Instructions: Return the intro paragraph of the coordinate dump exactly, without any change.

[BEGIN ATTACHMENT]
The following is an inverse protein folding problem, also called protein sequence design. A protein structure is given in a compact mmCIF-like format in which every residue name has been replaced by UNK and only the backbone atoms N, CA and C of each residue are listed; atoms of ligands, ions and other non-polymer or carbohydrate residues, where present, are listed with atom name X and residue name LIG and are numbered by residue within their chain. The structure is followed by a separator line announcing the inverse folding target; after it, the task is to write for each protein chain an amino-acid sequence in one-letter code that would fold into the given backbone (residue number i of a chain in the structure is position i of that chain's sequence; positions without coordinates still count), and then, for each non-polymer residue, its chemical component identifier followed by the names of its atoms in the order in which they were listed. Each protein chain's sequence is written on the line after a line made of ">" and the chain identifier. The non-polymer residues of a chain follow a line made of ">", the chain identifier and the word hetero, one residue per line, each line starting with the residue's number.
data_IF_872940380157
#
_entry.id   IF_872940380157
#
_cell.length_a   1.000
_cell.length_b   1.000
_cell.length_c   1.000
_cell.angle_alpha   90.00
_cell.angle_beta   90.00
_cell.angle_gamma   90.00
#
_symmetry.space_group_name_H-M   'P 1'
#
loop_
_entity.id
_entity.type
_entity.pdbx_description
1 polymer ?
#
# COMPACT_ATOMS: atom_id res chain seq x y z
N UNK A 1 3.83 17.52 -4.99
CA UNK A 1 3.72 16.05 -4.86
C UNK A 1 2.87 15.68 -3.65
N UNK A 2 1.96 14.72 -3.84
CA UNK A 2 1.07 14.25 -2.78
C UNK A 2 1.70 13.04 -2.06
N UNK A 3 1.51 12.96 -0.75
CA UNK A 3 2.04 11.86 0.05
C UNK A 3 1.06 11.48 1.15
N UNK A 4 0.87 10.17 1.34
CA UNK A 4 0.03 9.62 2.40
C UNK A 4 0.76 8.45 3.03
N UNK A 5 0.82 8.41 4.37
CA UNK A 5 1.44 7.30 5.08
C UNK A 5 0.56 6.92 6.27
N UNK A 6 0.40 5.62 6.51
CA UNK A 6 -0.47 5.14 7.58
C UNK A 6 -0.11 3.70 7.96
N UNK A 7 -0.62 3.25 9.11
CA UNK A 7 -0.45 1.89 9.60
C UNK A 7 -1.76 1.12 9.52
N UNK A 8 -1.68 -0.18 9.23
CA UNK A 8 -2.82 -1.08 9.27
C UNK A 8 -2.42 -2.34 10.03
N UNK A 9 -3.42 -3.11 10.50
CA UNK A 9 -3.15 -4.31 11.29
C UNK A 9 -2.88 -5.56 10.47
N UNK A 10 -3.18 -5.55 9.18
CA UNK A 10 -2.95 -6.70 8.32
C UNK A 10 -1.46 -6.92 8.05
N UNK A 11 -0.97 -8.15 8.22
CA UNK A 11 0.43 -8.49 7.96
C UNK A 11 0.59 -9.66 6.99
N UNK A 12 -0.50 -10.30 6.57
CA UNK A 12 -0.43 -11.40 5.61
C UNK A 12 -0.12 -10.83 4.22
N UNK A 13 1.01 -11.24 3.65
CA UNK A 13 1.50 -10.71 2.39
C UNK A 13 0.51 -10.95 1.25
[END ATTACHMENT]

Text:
The following is an inverse protein folding problem, also called protein sequence design. A protein structure is given in a compact mmCIF-like format in which every residue name has been replaced by UNK and only the backbone atoms N, CA and C of each residue are listed; atoms of ligands, ions and other non-polymer or carbohydrate residues, where present, are listed with atom name X and residue name LIG and are numbered by residue within their chain. The structure is followed by a separator line announcing the inverse folding target; after it, the task is to write for each protein chain an amino-acid sequence in one-letter code that would fold into the given backbone (residue number i of a chain in the structure is position i of that chain's sequence; positions without coordinates still count), and then, for each non-polymer residue, its chemical component identifier followed by the names of its atoms in the order in which they were listed. Each protein chain's sequence is written on the line after a line made of ">" and the chain identifier. The non-polymer residues of a chain follow a line made of ">", the chain identifier and the word hetero, one residue per line, each line starting with the residue's number.